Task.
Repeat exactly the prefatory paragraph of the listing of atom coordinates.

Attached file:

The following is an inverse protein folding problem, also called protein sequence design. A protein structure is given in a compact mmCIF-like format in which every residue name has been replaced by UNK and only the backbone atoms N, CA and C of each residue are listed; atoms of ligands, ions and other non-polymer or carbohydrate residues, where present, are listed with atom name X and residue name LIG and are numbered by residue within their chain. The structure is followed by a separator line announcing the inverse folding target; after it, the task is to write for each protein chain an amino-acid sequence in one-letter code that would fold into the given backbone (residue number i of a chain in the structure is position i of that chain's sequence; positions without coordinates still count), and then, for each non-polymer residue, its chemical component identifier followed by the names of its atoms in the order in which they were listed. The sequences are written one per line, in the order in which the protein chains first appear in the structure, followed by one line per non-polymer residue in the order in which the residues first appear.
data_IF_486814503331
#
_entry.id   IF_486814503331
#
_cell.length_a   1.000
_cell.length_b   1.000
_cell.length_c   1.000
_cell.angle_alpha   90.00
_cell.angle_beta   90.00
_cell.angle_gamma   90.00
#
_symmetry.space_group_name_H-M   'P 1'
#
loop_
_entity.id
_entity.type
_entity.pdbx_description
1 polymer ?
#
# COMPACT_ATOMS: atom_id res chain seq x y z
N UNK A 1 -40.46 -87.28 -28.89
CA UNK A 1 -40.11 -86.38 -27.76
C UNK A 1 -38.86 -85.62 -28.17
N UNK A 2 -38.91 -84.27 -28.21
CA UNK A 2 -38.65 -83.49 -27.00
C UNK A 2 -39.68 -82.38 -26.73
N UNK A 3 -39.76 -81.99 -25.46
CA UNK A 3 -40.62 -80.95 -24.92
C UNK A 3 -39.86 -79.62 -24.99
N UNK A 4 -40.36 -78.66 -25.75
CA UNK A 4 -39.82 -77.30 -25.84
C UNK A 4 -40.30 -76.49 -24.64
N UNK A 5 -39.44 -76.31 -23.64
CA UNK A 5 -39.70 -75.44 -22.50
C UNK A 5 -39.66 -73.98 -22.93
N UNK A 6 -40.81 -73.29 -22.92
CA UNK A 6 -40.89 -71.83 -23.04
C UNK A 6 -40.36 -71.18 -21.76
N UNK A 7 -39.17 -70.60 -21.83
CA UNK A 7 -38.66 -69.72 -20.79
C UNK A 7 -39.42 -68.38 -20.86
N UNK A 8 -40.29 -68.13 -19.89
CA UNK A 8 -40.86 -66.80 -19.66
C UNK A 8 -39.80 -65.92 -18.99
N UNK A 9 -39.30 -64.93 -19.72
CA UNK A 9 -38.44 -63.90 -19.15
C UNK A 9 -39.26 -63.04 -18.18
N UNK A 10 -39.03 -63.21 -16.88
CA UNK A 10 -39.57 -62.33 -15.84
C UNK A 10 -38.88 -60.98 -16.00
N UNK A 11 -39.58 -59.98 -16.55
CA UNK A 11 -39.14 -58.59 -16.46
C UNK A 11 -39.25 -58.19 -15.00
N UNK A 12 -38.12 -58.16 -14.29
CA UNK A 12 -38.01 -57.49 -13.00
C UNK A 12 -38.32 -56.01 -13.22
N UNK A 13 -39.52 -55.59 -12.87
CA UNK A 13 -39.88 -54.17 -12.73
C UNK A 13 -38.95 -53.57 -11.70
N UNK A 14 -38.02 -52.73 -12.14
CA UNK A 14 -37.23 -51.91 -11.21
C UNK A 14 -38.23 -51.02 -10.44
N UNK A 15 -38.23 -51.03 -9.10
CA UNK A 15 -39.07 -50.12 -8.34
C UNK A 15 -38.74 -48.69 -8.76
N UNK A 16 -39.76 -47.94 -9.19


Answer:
The following is an inverse protein folding problem, also called protein sequence design. A protein structure is given in a compact mmCIF-like format in which every residue name has been replaced by UNK and only the backbone atoms N, CA and C of each residue are listed; atoms of ligands, ions and other non-polymer or carbohydrate residues, where present, are listed with atom name X and residue name LIG and are numbered by residue within their chain. The structure is followed by a separator line announcing the inverse folding target; after it, the task is to write for each protein chain an amino-acid sequence in one-letter code that would fold into the given backbone (residue number i of a chain in the structure is position i of that chain's sequence; positions without coordinates still count), and then, for each non-polymer residue, its chemical component identifier followed by the names of its atoms in the order in which they were listed. The sequences are written one per line, in the order in which the protein chains first appear in the structure, followed by one line per non-polymer residue in the order in which the residues first appear.